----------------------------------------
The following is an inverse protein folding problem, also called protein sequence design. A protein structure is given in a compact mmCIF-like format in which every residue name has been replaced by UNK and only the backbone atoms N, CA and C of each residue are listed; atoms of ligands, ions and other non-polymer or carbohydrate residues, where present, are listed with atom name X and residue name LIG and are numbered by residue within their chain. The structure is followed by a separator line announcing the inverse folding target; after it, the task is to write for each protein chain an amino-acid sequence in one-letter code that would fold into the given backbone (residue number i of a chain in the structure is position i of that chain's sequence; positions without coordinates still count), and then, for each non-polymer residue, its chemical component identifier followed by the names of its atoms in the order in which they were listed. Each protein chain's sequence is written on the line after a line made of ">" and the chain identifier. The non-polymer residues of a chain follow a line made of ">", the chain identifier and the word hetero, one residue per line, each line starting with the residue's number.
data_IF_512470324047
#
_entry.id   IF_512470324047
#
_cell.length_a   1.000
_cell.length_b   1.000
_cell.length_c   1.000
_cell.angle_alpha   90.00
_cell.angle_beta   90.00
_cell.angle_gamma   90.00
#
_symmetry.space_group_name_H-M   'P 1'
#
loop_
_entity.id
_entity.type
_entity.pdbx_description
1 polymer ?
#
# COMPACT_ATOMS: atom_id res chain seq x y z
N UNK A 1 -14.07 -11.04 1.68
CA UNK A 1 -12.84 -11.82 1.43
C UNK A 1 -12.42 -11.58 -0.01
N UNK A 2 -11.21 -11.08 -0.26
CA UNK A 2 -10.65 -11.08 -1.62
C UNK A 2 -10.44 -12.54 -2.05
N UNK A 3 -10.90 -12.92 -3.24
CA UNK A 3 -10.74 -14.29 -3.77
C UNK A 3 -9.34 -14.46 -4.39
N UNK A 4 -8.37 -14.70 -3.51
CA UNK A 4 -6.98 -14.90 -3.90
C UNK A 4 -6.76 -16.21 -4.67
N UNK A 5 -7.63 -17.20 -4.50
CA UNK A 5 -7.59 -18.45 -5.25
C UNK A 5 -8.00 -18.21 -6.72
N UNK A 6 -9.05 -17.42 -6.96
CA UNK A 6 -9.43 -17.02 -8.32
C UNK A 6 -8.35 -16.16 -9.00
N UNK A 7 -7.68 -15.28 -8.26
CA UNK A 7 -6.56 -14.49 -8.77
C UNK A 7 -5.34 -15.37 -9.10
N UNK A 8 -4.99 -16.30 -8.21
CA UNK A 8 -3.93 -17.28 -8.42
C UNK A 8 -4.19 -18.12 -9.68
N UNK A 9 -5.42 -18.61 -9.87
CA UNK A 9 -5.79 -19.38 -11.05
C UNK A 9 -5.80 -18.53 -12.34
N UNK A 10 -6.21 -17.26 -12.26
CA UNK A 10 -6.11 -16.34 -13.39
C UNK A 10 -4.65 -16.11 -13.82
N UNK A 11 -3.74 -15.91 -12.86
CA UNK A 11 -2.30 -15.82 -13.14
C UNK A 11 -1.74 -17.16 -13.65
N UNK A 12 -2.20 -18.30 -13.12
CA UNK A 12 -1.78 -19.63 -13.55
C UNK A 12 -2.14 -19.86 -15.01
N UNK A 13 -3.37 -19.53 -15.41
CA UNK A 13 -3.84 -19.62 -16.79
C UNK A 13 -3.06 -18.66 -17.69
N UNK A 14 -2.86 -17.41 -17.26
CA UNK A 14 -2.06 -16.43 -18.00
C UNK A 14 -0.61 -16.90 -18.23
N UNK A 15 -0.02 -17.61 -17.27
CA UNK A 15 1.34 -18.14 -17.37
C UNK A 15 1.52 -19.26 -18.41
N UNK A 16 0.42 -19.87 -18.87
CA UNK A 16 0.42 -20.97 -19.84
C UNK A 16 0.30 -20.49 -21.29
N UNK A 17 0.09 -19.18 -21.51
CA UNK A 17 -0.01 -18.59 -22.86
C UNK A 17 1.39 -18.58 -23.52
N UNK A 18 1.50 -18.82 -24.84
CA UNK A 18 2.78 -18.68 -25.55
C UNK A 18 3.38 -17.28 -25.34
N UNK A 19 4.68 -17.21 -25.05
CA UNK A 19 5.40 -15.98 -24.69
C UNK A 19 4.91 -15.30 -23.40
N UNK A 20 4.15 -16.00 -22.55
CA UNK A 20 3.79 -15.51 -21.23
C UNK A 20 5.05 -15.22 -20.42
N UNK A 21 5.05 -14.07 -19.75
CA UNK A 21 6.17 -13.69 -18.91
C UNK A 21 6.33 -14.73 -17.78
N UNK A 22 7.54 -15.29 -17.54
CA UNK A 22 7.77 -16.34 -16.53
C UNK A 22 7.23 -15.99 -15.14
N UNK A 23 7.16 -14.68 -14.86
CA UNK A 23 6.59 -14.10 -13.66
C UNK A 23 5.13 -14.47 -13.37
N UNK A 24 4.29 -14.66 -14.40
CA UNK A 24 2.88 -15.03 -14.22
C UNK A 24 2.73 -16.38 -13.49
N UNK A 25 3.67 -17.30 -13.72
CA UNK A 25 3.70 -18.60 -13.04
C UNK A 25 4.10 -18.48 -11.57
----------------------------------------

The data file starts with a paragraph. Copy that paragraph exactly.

The following is an inverse protein folding problem, also called protein sequence design. A protein structure is given in a compact mmCIF-like format in which every residue name has been replaced by UNK and only the backbone atoms N, CA and C of each residue are listed; atoms of ligands, ions and other non-polymer or carbohydrate residues, where present, are listed with atom name X and residue name LIG and are numbered by residue within their chain. The structure is followed by a separator line announcing the inverse folding target; after it, the task is to write for each protein chain an amino-acid sequence in one-letter code that would fold into the given backbone (residue number i of a chain in the structure is position i of that chain's sequence; positions without coordinates still count), and then, for each non-polymer residue, its chemical component identifier followed by the names of its atoms in the order in which they were listed. Each protein chain's sequence is written on the line after a line made of ">" and the chain identifier. The non-polymer residues of a chain follow a line made of ">", the chain identifier and the word hetero, one residue per line, each line starting with the residue's number.